Presidential look-alike Dave (Kevin Kline) saves the day and the country when he stands in for the president after the “real guy” has a stroke. Problems ensue when he decides to institute policies without permission and falls in love with the first lady, who soon discovers the secret about her real husband (who is a compassionless, womanizing man) when she gets to know nice-guy “fake” husband Dave. Not the finest comedy ever made but a pretty decent stab at a Capra-like film that succeeds in most areas.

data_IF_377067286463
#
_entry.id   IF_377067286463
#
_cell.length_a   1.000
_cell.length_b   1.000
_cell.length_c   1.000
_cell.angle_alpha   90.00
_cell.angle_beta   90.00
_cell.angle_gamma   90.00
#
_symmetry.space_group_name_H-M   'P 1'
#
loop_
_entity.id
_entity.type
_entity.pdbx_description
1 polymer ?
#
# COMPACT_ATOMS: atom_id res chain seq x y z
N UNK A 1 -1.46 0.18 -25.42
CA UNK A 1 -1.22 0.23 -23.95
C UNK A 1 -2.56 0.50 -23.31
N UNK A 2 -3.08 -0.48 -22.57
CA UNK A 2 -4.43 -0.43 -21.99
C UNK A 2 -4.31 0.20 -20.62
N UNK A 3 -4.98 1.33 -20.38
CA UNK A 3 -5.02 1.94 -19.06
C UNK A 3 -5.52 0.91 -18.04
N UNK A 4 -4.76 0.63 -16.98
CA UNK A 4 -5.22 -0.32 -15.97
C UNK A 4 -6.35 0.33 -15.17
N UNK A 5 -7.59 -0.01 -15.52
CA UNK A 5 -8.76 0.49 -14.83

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First off, I’m not a big fan of “historical” or “costume” pics, but this one for me worked. It is a love story, a thriller, a drama and a heartwarming tale of both friendship and a saga of life-long betrayed all rolled into one. Based on the novel of the same name by Alexandre Dumas, this story has been told before in movies, and probably will be told again…I mean there is so much hatred and passion in this one that it’s hard for filmmakers to resist using it for subject matter. What makes this version captivating for me was the look and feel of the film, and also the performances by both main players…Jim Caviezel and Guy Pierce. Caviezel plays Edmond Dantes, a man dastardly wronged by a man he assumed was his close friend…Fernand Mondego. Pierce is so malicious and cruel in this film that it’s still hard for me to see him in anything else and not see him as a villain. And Caviezel is convincing as a man who will stop at nothing to get revenge. The film is visually stunning, set mostly in France which has never looks better. The visuals themselves are so vivid that they tell their own story…so even if you’ve read the book or seen another version before, check this one out…for the look alone!